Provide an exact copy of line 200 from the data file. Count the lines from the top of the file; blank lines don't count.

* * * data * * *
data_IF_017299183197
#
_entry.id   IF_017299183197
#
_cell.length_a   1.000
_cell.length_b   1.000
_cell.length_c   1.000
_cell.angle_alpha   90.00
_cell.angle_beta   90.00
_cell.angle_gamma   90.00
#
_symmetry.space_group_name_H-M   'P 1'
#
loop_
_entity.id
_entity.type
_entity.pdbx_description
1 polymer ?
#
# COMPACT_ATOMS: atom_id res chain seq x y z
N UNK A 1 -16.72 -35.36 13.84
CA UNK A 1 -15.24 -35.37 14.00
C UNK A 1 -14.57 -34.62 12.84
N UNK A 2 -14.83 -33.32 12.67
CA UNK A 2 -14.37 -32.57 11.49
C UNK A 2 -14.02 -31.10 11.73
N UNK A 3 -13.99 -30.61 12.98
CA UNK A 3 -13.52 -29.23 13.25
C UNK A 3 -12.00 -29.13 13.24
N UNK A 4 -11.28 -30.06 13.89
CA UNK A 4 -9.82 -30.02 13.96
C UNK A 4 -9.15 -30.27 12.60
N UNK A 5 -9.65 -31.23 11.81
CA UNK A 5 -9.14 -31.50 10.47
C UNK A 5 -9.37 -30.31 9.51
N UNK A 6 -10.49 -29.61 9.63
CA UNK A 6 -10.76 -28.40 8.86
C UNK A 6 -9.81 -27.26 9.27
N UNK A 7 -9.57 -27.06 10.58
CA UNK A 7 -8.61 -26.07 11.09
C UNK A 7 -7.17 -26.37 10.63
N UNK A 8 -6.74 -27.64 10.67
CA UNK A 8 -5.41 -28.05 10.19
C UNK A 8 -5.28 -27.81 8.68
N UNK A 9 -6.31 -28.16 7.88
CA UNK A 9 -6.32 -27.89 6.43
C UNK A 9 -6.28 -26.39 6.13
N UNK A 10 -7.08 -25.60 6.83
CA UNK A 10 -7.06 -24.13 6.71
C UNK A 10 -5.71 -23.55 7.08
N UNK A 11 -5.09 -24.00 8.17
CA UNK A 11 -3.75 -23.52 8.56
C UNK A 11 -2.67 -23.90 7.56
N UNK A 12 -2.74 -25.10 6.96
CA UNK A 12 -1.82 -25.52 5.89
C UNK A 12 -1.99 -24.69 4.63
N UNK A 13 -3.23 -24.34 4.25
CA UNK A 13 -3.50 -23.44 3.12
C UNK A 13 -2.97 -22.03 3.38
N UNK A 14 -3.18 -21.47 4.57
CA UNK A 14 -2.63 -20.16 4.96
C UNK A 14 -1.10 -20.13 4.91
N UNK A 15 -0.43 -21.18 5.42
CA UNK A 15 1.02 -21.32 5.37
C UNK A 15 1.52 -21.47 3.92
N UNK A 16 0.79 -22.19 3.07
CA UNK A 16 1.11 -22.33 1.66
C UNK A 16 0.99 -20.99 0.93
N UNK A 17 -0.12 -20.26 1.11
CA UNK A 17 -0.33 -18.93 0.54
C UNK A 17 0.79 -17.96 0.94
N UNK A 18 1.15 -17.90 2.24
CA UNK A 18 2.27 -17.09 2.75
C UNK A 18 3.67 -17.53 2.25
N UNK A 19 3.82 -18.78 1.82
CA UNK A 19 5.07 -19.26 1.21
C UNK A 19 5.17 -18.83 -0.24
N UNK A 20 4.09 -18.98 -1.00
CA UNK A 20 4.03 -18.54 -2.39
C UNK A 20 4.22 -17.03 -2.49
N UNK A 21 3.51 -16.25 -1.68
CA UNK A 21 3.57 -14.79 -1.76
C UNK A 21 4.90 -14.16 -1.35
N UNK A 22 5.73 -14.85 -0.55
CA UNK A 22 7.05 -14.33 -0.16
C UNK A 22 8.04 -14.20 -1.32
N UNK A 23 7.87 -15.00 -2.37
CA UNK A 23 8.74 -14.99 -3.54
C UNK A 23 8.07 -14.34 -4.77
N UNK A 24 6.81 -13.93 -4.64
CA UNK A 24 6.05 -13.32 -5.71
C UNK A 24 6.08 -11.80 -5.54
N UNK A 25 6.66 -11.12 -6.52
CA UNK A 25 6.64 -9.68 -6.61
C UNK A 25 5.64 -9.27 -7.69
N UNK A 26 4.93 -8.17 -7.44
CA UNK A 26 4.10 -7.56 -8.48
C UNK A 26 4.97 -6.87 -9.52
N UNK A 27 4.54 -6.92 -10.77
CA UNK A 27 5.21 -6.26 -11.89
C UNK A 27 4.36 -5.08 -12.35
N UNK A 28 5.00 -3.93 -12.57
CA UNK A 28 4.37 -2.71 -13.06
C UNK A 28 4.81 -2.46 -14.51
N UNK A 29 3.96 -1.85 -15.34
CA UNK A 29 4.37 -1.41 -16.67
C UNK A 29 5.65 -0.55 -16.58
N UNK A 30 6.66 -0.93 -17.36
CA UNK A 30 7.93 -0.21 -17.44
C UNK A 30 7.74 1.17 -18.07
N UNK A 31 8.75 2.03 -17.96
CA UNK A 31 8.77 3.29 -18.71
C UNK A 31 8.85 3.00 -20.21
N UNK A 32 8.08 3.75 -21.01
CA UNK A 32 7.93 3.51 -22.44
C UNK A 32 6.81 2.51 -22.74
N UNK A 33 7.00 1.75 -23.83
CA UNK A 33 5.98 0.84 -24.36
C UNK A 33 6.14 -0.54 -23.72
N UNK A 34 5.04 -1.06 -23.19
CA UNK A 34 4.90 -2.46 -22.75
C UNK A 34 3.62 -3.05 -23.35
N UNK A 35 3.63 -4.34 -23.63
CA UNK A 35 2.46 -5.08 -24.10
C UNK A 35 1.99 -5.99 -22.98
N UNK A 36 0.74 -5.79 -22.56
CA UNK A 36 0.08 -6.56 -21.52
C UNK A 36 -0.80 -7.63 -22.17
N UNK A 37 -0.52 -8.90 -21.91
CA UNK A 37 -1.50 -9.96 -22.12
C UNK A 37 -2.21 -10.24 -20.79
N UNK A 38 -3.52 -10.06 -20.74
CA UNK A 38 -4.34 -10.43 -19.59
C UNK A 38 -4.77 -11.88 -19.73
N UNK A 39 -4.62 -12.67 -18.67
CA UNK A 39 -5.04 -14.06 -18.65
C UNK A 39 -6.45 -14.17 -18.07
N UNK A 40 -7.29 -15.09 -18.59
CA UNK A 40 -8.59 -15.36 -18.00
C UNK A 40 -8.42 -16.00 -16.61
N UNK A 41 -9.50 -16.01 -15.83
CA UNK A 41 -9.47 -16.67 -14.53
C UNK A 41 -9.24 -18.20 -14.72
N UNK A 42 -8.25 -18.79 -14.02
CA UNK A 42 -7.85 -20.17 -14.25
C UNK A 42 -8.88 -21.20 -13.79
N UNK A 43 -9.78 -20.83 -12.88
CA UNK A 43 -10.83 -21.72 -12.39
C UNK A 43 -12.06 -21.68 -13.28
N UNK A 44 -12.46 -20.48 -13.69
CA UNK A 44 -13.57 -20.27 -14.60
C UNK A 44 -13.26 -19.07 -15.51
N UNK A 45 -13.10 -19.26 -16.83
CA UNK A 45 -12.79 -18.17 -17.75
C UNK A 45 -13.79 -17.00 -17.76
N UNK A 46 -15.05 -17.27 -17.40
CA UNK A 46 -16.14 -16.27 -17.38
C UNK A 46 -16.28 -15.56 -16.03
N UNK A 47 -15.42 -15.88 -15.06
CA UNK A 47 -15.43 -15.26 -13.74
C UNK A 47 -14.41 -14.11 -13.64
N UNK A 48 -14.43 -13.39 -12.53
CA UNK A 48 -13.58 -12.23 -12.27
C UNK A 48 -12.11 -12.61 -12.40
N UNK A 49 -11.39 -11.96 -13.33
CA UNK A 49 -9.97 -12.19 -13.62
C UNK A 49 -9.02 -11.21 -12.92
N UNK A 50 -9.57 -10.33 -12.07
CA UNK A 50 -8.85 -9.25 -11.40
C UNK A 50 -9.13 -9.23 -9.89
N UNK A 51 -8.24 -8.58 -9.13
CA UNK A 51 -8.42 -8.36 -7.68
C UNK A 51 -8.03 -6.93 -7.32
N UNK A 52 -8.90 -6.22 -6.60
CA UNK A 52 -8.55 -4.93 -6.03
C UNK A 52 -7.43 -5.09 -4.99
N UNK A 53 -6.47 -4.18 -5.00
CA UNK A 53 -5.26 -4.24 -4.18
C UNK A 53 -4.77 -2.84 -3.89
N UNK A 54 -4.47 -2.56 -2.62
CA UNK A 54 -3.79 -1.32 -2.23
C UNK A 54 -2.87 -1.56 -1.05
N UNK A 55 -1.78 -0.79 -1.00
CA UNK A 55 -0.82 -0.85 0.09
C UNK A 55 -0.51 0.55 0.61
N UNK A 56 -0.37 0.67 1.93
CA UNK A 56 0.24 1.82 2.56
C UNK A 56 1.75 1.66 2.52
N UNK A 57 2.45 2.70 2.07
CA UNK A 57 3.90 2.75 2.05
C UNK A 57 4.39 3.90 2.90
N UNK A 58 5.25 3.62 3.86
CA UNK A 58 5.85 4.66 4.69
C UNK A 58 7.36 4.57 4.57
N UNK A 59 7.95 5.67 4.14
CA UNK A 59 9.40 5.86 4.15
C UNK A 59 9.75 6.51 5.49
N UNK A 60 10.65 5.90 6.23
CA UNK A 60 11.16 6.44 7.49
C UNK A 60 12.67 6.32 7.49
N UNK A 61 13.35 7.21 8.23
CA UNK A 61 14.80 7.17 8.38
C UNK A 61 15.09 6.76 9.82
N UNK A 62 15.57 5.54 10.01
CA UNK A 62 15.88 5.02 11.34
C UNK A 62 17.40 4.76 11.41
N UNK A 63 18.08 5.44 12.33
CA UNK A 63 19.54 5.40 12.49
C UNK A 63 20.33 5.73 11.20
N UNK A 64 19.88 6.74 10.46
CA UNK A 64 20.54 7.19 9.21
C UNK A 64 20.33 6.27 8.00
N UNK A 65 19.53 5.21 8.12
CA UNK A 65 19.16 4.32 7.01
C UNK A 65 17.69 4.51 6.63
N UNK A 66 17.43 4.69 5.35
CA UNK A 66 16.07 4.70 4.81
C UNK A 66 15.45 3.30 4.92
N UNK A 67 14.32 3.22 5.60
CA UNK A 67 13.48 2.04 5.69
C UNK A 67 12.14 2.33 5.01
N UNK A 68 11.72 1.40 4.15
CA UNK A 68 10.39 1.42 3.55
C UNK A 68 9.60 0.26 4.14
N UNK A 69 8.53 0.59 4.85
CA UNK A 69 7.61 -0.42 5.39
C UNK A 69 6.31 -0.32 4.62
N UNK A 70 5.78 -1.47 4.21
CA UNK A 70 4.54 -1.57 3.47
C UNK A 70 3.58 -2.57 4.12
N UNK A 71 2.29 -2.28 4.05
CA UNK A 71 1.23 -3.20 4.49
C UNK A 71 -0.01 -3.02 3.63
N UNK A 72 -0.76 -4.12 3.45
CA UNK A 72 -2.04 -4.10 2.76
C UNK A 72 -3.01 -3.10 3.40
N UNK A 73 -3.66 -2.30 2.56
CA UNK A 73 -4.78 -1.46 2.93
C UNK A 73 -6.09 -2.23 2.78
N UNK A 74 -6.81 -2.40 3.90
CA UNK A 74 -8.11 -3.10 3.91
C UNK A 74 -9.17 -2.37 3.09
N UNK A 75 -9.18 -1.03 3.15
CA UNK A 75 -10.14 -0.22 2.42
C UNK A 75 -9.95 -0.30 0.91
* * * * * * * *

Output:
C UNK A 60 12.67 6.32 7.49